Tonny (Mads Mikkelson) was Frank's right hand man in the first movie, until he stabbed him in the back that is, but this time around he's the focal point as he's just been released from prison and is back on the streets. Once he's free, he's reminded by a local tough that the only reason his sizeable debts were temporarily was because his father, Duke, has some political influence in the underworld but now that he's out of the joint he'd best pay up. Tonny goes to see his father in hopes that he'll be able to get him a job but his father doesn't think so highly of him but eventually dad softens up and gives Tonny an entry level position in his gang who make a healthy living stealing cars. Tonny tries to work his way up the ladder and to win his father's respect but he's got other things on his mind – a girl he slept with says that the son she just popped out is his and his drug problem tends to be a distraction. Tonny might say he wants to redeem himself but his actions speak louder than his words.

The focus of this film has less to do with crime and more to do with Tonny's attempts to make amends with his father. He's obviously got issues there, finding that he's never able to measure up as a small time thug to his father's standards as a prominent crime boss and it's interesting to see how Refn evolves Tonny's character as the film plays out. As fleshed out and interesting as the characters were in the first movie, here they've got even more dimension and depth to them and they're even more human and more realistic. Refn has essentially placed a drama about a man and his relationship with his father in the flashy criminal underworld and so we've got a human interest story full of sex, violence and drug abuse.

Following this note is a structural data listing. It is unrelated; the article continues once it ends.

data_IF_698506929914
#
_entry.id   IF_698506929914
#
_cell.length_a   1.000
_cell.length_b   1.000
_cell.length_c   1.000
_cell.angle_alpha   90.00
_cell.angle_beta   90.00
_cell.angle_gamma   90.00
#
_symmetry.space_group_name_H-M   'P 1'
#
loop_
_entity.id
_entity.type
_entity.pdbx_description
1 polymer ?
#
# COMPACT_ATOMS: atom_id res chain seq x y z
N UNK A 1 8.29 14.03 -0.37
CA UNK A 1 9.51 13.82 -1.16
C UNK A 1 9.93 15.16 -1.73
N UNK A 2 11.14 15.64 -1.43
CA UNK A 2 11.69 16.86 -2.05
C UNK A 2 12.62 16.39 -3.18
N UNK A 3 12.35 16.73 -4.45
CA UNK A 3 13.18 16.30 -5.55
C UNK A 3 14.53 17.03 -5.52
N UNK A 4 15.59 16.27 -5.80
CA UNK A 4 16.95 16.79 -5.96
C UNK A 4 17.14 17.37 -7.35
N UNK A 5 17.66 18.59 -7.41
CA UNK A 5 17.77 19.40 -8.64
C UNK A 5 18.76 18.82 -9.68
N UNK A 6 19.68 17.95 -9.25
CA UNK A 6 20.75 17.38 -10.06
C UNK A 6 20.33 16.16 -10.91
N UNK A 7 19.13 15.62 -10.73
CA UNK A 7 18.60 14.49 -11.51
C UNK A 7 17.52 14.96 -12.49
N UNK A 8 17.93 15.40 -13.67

Mikkelson is fantastic in the lead, he's completely believable and he does a great job of portraying all the ups and downs that his character experiences along the way. His interactions with the other characters in the film are very real which makes the completely crushing conclusion hit even harder than it would otherwise.

Pusher III: I'm The Angel Of Death